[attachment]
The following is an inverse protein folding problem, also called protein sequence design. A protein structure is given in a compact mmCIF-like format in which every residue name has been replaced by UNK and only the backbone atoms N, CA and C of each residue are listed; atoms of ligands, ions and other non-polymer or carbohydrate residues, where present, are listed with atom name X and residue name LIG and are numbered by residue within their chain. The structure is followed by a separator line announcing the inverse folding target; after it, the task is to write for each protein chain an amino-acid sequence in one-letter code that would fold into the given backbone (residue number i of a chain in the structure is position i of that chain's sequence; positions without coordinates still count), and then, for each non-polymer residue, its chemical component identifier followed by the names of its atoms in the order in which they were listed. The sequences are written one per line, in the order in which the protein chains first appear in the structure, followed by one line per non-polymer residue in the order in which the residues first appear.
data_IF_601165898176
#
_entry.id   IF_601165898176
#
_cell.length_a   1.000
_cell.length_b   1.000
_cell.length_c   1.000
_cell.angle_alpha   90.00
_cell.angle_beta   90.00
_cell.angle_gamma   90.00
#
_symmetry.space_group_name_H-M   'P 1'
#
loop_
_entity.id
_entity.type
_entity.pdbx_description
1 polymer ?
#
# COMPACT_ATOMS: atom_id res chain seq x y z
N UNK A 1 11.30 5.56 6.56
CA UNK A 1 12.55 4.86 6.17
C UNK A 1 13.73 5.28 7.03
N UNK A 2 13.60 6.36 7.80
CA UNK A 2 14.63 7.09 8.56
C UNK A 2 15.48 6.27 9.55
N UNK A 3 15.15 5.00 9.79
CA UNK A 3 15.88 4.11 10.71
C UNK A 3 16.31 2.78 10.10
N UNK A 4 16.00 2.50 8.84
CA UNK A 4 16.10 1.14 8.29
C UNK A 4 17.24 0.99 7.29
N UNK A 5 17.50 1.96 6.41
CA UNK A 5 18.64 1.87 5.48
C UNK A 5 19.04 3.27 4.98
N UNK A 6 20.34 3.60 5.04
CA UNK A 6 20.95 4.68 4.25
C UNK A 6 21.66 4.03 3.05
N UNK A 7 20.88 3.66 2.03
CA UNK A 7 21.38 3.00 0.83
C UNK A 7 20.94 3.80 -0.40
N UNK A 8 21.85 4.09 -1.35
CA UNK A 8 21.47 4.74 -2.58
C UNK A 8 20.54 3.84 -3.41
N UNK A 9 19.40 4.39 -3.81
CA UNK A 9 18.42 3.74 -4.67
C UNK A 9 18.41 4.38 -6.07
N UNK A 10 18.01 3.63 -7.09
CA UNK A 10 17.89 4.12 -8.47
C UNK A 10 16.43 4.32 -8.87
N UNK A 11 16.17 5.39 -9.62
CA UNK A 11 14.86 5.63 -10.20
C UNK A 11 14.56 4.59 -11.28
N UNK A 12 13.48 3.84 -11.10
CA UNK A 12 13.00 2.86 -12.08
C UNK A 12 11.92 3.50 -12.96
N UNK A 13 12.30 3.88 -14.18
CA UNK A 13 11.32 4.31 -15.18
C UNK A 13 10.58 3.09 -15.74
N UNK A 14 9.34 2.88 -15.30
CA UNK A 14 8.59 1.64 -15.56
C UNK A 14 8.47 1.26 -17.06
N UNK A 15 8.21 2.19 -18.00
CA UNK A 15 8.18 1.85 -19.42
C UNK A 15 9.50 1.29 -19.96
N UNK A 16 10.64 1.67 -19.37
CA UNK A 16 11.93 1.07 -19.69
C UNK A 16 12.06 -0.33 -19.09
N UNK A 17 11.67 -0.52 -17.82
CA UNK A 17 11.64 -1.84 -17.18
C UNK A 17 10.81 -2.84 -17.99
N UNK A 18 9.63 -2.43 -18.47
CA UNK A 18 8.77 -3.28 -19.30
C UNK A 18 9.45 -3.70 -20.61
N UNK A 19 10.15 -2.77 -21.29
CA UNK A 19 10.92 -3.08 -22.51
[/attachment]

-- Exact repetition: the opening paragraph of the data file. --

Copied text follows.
The following is an inverse protein folding problem, also called protein sequence design. A protein structure is given in a compact mmCIF-like format in which every residue name has been replaced by UNK and only the backbone atoms N, CA and C of each residue are listed; atoms of ligands, ions and other non-polymer or carbohydrate residues, where present, are listed with atom name X and residue name LIG and are numbered by residue within their chain. The structure is followed by a separator line announcing the inverse folding target; after it, the task is to write for each protein chain an amino-acid sequence in one-letter code that would fold into the given backbone (residue number i of a chain in the structure is position i of that chain's sequence; positions without coordinates still count), and then, for each non-polymer residue, its chemical component identifier followed by the names of its atoms in the order in which they were listed. The sequences are written one per line, in the order in which the protein chains first appear in the structure, followed by one line per non-polymer residue in the order in which the residues first appear.